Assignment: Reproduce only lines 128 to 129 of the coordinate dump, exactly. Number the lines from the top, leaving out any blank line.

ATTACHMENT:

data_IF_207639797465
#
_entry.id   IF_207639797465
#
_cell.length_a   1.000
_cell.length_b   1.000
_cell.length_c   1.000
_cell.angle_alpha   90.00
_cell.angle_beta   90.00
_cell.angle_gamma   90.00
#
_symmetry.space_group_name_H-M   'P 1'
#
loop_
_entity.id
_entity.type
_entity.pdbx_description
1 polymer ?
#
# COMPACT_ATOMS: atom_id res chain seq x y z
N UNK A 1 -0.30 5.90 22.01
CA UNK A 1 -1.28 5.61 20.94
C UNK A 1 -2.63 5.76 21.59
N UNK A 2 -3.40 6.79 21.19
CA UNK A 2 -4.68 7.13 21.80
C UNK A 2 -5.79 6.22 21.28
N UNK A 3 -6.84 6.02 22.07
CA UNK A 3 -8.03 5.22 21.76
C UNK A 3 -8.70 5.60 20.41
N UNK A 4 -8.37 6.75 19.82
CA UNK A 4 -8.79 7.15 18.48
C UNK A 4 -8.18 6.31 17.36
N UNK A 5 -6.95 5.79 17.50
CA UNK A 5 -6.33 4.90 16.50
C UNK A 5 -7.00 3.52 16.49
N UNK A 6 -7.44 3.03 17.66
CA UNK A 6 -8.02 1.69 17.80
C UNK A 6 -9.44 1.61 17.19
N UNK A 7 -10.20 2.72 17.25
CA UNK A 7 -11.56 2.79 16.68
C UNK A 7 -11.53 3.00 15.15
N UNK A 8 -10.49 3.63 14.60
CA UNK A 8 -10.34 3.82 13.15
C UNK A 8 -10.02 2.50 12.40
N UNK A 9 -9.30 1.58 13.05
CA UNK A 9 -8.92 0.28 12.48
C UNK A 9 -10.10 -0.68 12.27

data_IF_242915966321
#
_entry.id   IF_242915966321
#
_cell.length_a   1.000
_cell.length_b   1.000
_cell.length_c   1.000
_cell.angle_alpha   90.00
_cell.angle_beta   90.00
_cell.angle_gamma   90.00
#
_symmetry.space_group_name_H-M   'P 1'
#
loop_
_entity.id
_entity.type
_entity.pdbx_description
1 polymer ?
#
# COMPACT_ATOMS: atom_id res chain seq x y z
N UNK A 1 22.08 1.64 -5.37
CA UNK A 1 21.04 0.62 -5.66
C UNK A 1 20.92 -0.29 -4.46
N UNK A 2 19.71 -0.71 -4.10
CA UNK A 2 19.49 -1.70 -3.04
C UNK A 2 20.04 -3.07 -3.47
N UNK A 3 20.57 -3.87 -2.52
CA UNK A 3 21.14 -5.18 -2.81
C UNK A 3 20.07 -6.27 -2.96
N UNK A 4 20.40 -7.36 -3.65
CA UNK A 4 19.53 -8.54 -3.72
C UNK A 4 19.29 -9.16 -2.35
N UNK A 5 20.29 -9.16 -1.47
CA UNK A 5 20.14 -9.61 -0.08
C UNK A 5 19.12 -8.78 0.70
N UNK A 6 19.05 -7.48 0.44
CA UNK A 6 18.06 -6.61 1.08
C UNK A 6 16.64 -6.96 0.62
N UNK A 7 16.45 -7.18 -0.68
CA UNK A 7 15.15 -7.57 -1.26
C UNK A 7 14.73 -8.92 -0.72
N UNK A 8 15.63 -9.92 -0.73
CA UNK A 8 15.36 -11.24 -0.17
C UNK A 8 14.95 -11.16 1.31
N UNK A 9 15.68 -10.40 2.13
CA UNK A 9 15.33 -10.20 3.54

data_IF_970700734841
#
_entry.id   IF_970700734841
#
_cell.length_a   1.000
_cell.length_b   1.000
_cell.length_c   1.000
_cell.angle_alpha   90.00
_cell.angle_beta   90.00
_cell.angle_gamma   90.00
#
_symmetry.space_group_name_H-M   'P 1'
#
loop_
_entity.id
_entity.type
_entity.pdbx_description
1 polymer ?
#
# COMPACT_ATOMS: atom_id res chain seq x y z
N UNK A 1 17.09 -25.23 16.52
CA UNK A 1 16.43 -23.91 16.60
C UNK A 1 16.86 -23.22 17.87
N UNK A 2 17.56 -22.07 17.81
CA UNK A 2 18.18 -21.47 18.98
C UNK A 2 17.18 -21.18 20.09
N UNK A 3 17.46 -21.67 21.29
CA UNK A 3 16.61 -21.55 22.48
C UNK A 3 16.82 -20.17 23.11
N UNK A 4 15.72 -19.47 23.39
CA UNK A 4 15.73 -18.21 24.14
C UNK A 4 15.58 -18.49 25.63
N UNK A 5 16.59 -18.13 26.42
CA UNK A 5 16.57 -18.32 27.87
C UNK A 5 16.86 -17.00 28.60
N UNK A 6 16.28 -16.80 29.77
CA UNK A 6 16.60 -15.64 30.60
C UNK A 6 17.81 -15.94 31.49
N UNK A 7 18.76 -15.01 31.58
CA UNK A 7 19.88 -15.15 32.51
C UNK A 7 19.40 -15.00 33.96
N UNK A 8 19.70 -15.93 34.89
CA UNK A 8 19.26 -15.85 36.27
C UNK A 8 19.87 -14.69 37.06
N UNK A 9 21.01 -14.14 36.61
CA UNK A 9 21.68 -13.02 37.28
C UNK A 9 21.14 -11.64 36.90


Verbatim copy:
C UNK A 5 16.86 -17.00 28.60
N UNK A 6 16.28 -16.80 29.77